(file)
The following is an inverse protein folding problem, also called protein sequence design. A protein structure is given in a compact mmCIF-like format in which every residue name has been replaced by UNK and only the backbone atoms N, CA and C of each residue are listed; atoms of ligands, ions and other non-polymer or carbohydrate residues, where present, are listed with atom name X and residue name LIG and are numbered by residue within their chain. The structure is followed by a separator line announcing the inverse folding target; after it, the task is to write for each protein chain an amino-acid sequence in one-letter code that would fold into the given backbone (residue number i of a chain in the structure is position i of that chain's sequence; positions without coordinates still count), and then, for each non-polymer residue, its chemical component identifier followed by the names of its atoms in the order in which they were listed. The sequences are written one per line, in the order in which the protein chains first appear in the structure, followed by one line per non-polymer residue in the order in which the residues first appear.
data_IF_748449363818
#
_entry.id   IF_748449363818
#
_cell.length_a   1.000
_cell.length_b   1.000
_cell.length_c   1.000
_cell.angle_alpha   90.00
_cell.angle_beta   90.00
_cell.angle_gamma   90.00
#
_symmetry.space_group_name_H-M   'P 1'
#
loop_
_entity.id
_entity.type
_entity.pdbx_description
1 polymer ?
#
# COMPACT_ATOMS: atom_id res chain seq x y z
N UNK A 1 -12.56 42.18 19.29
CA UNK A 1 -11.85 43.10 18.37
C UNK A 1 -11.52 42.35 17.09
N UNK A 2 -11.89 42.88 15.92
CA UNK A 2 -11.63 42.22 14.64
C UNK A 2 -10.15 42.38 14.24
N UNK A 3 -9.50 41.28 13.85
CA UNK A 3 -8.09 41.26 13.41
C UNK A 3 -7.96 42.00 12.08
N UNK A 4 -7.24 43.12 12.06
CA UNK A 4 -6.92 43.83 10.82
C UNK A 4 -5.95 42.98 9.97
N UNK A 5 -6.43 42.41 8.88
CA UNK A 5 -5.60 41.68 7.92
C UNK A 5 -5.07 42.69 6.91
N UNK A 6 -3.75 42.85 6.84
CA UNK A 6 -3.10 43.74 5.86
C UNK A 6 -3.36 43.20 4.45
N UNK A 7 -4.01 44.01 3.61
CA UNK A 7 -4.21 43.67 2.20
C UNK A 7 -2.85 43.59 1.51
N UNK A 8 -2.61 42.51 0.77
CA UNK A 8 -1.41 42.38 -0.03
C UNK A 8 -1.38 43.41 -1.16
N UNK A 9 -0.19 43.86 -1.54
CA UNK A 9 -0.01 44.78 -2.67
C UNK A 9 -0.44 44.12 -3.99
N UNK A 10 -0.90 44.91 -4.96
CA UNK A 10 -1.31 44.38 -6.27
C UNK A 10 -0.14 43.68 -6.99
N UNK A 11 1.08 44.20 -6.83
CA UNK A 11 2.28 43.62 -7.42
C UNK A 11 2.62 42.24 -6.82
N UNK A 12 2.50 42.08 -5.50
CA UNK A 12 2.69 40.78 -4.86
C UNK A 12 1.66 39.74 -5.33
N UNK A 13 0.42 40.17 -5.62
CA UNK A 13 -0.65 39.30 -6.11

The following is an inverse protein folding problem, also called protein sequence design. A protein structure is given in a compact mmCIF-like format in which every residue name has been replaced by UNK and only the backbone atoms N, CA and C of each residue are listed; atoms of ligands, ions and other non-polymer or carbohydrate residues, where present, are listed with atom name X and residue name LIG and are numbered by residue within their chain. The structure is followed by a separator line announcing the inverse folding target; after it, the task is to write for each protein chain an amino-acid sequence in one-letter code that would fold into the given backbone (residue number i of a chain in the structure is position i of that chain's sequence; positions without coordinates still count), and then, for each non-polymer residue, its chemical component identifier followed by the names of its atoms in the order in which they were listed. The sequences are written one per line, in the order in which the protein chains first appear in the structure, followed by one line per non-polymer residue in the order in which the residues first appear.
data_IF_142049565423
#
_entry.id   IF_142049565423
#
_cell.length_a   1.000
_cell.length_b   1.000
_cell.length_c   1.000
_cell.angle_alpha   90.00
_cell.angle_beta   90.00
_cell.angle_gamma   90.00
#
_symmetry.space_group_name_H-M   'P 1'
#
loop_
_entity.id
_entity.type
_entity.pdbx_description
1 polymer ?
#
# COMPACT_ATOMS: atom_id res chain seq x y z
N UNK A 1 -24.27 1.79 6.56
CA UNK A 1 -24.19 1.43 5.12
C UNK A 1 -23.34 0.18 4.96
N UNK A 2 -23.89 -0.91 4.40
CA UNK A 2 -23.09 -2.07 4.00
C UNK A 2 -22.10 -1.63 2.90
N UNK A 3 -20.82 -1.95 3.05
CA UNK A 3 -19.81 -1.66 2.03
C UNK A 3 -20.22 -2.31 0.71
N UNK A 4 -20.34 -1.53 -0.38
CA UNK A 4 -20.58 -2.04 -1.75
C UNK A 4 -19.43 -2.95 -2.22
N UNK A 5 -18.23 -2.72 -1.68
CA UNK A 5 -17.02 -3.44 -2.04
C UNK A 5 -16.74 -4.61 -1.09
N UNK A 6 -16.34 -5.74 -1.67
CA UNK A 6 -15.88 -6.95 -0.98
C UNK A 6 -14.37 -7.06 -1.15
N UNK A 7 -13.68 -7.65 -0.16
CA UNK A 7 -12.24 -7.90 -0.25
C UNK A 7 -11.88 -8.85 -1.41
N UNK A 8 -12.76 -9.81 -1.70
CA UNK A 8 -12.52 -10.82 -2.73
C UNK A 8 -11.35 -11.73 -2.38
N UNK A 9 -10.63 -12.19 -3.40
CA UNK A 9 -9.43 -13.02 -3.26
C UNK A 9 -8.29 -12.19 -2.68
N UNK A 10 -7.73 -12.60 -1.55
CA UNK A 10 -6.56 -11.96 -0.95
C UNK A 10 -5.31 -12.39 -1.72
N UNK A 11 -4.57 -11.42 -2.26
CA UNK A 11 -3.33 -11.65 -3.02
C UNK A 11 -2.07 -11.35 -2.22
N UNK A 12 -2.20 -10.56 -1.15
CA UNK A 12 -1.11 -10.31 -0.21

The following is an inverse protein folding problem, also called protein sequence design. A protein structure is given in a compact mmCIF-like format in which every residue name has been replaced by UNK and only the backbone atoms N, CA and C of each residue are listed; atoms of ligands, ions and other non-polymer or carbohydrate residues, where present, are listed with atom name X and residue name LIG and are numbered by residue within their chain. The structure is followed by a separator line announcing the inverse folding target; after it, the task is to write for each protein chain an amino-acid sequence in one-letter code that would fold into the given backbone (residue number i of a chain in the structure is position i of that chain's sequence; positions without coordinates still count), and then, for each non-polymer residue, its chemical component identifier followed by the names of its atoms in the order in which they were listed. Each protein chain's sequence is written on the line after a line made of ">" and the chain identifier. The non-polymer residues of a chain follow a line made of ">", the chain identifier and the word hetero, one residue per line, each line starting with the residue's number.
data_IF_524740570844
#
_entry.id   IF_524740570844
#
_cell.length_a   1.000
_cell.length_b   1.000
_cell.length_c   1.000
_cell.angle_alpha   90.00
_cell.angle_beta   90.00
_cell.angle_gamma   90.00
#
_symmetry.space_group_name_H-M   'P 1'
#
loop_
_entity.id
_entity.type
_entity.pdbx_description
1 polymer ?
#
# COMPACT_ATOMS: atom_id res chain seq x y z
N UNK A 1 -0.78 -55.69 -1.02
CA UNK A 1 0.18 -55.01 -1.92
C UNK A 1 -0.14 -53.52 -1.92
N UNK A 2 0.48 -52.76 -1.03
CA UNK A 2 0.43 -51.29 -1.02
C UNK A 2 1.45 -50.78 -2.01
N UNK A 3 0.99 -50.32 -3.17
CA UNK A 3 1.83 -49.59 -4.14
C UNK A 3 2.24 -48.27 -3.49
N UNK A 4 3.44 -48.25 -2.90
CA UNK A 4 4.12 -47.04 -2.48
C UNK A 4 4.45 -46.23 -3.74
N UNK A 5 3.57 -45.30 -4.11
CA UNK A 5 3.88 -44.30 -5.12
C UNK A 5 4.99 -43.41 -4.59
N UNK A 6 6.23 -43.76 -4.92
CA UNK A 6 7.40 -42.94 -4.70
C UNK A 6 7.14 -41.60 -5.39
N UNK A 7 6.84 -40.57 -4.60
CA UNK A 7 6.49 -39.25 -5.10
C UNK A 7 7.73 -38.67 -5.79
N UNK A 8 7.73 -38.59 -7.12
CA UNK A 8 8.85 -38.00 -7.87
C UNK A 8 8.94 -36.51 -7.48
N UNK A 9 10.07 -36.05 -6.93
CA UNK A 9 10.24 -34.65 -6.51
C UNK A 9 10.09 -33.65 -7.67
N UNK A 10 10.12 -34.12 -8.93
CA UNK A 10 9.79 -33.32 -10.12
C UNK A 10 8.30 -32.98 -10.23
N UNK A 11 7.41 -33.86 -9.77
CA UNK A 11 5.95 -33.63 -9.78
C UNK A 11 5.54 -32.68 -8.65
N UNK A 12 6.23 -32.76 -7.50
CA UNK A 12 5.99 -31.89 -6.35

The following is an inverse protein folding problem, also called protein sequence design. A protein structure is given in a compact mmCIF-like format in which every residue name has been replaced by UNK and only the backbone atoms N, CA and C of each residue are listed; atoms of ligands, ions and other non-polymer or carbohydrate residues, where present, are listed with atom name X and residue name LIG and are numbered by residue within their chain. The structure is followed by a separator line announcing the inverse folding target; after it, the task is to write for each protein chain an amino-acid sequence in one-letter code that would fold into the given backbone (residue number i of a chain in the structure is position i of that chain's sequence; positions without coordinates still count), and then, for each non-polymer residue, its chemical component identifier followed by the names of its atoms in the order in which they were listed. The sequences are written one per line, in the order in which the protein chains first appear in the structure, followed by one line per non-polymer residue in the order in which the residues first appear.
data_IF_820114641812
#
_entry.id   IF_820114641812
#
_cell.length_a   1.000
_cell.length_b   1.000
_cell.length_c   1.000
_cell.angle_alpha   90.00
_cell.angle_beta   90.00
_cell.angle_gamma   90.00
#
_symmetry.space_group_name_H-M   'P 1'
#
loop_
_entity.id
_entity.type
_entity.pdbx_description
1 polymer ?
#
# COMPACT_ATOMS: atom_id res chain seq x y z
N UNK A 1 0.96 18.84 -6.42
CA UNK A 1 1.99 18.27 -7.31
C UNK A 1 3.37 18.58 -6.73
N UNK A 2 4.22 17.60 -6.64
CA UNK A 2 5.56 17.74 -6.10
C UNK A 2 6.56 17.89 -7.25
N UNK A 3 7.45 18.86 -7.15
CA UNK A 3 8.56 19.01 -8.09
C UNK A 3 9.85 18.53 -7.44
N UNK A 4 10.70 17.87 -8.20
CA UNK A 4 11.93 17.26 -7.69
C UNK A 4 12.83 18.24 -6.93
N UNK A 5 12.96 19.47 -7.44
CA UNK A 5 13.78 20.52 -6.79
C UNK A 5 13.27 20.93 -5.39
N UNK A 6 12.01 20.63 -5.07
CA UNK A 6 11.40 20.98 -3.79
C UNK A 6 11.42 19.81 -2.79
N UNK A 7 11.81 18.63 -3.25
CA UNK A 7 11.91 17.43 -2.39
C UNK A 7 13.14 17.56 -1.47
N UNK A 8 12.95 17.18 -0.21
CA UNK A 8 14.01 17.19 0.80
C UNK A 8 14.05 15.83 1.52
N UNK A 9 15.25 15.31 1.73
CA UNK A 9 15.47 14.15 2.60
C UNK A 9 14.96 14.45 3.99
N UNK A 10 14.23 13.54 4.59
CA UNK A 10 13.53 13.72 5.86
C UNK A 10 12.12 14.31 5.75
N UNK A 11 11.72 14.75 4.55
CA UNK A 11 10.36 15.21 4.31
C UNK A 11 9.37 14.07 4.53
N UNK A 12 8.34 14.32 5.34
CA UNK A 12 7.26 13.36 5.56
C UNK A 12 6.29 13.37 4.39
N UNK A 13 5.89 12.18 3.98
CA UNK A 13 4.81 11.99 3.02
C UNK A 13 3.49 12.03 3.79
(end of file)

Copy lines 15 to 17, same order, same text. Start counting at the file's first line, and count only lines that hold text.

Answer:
loop_
_entity.id
_entity.type